Although most features of the two cars were similar, they had different transmission systems, that is, the real car had manual transmission where the car in the simulator had automatic transmission. We consider this to have minimal effect on the experimental conditions as driving instructors are used to both types of transmission systems and the specific variables we considered for the analysis (e.g., car speed and steering wheel movement) are to a greater degree independent of the type of transmission. Apart from the above sensors, driver’s physiological data were captured using a low-cost sports heart rate monitor with chest belt—the Polar WearLink + transmitter with Bluetooth (http://www.polar.fi/) and Emotiv EPOC neurofeedback headset (http://www.emotiv.com/). The Emotiv EPOC headset is a low-cost alternative to highly expensive clinical type EEG equipment, but it uses 14 sensors and two references to capture EEG potentials following international 10–20 locations as well as providing two-axis gyro data for detecting head movements, namely, gyro and gyro . It has several other benefits such as wireless data transmission and being easy to setup. However, it has limitations as well, such as that it does not cover some important scalp positions, high signal-to-noise ratio, and lower sampling rate. Nevertheless, much research [26–28] reports the successful use of Emotiv EPOC neurofeedback headset to capture EEG signals for research purposes.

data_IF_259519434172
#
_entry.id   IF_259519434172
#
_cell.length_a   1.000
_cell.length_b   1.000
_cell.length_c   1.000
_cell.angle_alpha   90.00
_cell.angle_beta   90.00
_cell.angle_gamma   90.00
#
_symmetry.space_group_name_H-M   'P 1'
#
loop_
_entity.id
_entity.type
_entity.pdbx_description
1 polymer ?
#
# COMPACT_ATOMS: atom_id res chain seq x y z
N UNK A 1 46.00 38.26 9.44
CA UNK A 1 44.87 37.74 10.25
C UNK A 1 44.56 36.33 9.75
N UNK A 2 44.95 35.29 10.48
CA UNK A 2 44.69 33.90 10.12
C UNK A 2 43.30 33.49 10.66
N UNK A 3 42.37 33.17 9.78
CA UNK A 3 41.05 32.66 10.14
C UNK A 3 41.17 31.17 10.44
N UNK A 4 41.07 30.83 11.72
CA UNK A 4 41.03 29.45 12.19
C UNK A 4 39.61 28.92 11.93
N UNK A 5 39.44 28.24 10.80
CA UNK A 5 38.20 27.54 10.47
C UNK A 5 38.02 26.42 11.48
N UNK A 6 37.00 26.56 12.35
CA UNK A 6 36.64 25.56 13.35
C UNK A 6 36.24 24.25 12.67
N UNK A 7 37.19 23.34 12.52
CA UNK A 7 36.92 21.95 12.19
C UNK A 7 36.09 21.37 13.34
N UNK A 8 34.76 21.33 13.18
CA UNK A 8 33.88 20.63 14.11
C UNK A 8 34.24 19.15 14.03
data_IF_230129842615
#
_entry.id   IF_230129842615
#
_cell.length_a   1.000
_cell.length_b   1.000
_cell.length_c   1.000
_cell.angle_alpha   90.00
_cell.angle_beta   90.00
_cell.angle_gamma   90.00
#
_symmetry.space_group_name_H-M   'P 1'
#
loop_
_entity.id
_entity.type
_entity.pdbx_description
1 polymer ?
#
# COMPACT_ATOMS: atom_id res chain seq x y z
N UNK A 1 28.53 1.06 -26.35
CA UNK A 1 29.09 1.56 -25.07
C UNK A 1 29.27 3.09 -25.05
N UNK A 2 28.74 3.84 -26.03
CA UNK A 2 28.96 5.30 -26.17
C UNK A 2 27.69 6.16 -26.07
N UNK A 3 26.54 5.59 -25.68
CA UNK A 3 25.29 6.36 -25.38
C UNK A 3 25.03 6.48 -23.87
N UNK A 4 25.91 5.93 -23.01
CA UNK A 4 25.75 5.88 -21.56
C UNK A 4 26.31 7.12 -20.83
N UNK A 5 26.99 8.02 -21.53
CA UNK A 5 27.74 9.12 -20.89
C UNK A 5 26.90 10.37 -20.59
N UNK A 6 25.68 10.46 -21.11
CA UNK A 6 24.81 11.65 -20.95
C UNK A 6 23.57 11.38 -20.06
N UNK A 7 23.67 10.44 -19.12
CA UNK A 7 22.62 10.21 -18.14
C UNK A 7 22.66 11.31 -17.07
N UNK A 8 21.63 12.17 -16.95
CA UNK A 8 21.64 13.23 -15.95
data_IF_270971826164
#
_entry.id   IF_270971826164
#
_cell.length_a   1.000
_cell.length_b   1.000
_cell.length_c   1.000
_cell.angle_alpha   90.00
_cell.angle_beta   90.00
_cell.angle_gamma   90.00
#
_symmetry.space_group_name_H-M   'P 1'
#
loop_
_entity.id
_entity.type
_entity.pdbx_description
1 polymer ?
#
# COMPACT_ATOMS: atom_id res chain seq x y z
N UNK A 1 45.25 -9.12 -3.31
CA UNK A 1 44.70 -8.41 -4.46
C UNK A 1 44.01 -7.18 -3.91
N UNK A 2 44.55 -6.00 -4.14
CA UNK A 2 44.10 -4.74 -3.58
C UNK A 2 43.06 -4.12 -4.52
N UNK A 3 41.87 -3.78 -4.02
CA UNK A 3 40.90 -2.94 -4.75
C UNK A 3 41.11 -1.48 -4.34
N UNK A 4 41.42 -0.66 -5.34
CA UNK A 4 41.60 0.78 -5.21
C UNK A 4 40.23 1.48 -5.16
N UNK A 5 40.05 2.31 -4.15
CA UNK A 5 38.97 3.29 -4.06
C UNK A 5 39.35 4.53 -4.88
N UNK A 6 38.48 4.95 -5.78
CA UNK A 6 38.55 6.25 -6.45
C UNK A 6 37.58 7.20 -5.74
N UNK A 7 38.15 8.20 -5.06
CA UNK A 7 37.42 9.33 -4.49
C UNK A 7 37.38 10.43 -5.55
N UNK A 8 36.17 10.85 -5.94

Captured data (vehicle dynamics, environmental conditions, and subject’s physiological signals) were saved at their corresponding capturing points (personal computers) as well as in a central point as an effort to minimize risk of loss of data and synchronization errors.
The analysis was primarily carried out in Matlab  and graphs were obtained using Microsoft Excel. Electroencephalographic (EEG) data was analyzed involving both Matlab and EEGLAB , which is an interactive Matlab toolbox for processing continuous and event-related EEG, EMG, and other electrophysiological data using independent component analysis (ICA), time/frequency analysis (TFA), and other methods. For comparing means of different groups, a balanced one-way ANOVA (Analysis of Variance) was used which is also available in Matlab as a function. ANOVA offers a greater flexibility for comparing means of even more than two groups which is not possible with Student’s -test [31, page 115].